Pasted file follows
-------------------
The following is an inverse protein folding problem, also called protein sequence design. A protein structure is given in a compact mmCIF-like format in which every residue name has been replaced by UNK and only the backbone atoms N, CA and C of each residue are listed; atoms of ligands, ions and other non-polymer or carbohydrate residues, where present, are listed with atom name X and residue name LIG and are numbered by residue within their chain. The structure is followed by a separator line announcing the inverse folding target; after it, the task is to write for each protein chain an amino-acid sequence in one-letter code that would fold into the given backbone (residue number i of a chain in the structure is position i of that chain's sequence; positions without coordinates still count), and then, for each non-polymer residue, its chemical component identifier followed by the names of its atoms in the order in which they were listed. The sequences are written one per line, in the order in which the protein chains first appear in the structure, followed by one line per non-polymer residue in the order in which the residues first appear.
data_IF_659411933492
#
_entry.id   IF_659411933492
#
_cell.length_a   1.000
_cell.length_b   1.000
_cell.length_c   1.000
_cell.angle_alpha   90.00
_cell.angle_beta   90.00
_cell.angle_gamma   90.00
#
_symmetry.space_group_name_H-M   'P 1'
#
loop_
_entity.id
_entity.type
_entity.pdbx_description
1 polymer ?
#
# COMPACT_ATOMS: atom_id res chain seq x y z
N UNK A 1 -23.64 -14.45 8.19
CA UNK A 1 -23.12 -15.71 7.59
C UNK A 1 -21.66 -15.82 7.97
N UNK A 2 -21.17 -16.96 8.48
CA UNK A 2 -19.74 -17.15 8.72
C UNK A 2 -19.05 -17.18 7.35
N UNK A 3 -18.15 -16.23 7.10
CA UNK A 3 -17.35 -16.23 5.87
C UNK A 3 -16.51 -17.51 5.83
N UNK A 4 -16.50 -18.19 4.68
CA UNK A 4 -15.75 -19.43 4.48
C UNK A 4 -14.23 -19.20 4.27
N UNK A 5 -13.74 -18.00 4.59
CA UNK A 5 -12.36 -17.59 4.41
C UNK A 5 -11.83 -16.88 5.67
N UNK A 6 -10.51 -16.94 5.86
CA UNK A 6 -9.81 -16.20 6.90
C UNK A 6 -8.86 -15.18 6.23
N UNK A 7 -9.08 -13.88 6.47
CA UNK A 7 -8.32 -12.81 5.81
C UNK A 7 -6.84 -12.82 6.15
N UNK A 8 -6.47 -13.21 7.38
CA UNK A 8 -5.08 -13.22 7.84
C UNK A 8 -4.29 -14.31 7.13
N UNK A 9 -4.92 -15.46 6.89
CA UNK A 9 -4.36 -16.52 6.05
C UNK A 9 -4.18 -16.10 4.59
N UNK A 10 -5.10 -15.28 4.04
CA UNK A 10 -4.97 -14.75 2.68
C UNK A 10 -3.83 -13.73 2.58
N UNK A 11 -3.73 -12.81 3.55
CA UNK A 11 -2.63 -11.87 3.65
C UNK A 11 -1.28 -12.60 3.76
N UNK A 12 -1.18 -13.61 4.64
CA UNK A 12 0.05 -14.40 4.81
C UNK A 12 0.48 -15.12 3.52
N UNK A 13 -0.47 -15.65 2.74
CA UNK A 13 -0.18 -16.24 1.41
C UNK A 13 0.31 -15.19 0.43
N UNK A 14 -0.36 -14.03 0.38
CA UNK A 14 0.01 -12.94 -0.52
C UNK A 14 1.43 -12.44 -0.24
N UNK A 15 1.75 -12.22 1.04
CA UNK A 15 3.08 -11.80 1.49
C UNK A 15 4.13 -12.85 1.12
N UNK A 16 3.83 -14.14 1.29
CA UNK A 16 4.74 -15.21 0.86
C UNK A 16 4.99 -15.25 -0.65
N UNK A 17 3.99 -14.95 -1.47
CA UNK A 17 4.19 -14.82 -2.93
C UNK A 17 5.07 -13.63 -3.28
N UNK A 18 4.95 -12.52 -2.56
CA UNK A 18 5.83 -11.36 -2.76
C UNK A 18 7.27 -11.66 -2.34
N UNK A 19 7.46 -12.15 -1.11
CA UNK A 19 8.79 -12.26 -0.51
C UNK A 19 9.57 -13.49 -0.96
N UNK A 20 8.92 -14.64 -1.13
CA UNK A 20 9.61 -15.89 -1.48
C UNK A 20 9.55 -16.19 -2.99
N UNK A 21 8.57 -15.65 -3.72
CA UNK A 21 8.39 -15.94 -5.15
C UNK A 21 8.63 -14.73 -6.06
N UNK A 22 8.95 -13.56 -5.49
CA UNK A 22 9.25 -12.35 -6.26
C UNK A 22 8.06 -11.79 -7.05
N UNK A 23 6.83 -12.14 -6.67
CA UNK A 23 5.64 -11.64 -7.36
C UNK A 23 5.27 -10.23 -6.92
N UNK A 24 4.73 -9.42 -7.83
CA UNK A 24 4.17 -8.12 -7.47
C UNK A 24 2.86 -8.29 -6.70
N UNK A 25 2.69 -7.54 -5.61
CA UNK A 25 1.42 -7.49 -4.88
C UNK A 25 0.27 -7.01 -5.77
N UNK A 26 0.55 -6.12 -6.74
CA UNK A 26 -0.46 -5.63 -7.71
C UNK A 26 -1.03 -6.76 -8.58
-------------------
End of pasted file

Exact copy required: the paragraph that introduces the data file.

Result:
The following is an inverse protein folding problem, also called protein sequence design. A protein structure is given in a compact mmCIF-like format in which every residue name has been replaced by UNK and only the backbone atoms N, CA and C of each residue are listed; atoms of ligands, ions and other non-polymer or carbohydrate residues, where present, are listed with atom name X and residue name LIG and are numbered by residue within their chain. The structure is followed by a separator line announcing the inverse folding target; after it, the task is to write for each protein chain an amino-acid sequence in one-letter code that would fold into the given backbone (residue number i of a chain in the structure is position i of that chain's sequence; positions without coordinates still count), and then, for each non-polymer residue, its chemical component identifier followed by the names of its atoms in the order in which they were listed. The sequences are written one per line, in the order in which the protein chains first appear in the structure, followed by one line per non-polymer residue in the order in which the residues first appear.